Here’s how it works: Let’s say you receive a random email from Dropbox notifying you that your file is ready for download. But you didn’t recently use Dropbox. It turns out that the email is actually a fake—designed by hackers to look like it came from Dropbox. If you click on that email, you might be asked to enter your Dropbox password to access the file. If you enter your password, all of your business’s files could immediately appear the dark web.
The first thing you should do to protect your business against phishing attacks is to train your employees. Conduct a companywide meeting that demonstrates what phishing looks like and what to do in the event that a suspicious email is received. You will also want to ensure that all company devices have the latest antivirus software.
The Best Data Security Approach for Your Business
Given the wide range of data security threats that exist, there’s no single solution to keeping your data safe.
However, you can certainly help protect your business by following the best practices discussed above.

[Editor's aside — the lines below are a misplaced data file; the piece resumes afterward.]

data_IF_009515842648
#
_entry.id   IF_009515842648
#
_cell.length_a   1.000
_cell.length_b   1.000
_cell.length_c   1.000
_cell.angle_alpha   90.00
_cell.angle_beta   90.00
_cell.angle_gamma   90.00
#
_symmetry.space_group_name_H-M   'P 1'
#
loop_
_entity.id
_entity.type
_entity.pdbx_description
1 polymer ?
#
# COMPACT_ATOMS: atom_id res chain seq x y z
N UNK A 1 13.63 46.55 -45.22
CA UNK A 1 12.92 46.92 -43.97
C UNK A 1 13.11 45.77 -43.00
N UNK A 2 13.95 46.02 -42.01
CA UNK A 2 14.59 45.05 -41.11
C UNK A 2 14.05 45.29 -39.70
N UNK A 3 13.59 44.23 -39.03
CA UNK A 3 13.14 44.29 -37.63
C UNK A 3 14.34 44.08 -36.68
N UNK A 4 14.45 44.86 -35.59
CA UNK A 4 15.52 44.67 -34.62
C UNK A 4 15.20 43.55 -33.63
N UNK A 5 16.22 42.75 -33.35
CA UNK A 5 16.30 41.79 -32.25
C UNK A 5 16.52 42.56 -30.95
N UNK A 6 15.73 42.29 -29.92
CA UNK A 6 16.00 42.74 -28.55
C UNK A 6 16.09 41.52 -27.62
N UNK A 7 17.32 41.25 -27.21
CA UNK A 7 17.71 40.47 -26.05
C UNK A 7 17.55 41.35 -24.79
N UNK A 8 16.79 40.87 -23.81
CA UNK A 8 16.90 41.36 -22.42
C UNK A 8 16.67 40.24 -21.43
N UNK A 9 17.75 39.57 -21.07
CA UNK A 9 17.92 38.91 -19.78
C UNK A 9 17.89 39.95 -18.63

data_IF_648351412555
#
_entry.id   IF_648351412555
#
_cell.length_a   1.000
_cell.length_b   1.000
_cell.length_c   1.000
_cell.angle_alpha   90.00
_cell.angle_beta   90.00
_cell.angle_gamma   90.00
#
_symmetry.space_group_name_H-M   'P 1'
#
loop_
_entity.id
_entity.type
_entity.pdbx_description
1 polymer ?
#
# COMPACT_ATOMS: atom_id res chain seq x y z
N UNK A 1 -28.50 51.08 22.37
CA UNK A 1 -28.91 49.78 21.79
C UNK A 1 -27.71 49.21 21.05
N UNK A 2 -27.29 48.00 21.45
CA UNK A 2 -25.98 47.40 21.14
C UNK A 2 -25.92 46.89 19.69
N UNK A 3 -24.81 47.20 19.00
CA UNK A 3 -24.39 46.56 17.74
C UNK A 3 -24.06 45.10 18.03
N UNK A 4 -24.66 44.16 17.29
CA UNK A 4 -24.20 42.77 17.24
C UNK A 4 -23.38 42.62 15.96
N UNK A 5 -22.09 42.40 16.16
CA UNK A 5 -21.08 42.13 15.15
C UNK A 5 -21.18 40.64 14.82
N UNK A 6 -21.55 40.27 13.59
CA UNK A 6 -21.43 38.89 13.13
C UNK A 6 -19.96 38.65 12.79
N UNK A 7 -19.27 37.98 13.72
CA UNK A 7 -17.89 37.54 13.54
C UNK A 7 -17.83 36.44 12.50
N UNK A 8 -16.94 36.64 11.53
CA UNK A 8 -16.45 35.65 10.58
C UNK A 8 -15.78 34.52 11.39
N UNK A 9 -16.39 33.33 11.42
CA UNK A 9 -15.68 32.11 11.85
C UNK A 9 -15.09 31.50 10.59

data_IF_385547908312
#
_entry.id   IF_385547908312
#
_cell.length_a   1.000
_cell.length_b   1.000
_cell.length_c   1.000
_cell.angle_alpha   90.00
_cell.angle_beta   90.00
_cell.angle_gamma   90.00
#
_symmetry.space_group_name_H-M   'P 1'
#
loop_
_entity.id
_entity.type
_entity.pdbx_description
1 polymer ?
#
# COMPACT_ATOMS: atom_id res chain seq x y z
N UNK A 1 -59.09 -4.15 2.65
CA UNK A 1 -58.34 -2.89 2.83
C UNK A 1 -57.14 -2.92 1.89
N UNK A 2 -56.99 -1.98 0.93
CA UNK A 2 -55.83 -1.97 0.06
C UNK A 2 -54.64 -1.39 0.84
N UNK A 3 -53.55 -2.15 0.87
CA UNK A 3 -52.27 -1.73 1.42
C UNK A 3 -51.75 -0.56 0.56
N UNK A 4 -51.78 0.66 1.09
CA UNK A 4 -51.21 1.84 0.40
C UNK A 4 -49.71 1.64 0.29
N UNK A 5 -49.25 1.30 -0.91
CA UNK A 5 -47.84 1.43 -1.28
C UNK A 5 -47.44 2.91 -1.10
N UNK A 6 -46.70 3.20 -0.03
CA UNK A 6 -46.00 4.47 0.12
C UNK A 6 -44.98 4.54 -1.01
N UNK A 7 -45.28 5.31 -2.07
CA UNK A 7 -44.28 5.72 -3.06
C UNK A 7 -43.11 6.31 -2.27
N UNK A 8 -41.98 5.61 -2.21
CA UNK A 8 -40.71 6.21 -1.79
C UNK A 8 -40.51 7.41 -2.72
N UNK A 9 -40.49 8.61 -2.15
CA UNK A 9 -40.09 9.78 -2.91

Deploying password managers, using VPNs, installing antivirus software, and investing in employee management software should be a no-brainer. You may also want to routinely educate your employees about the most common data security threats.
By taking this multi-pronged approach, you can put your business in a better place than most.
One thing’s for certain: With so much on the line, you can’t afford to cut corners.
This post was written by Justin Reynolds. Justin is a freelance writer who enjoys telling stories about how technology, science, and creativity can help workers be more productive. In his spare time, he likes seeing or playing live music, hiking, and traveling.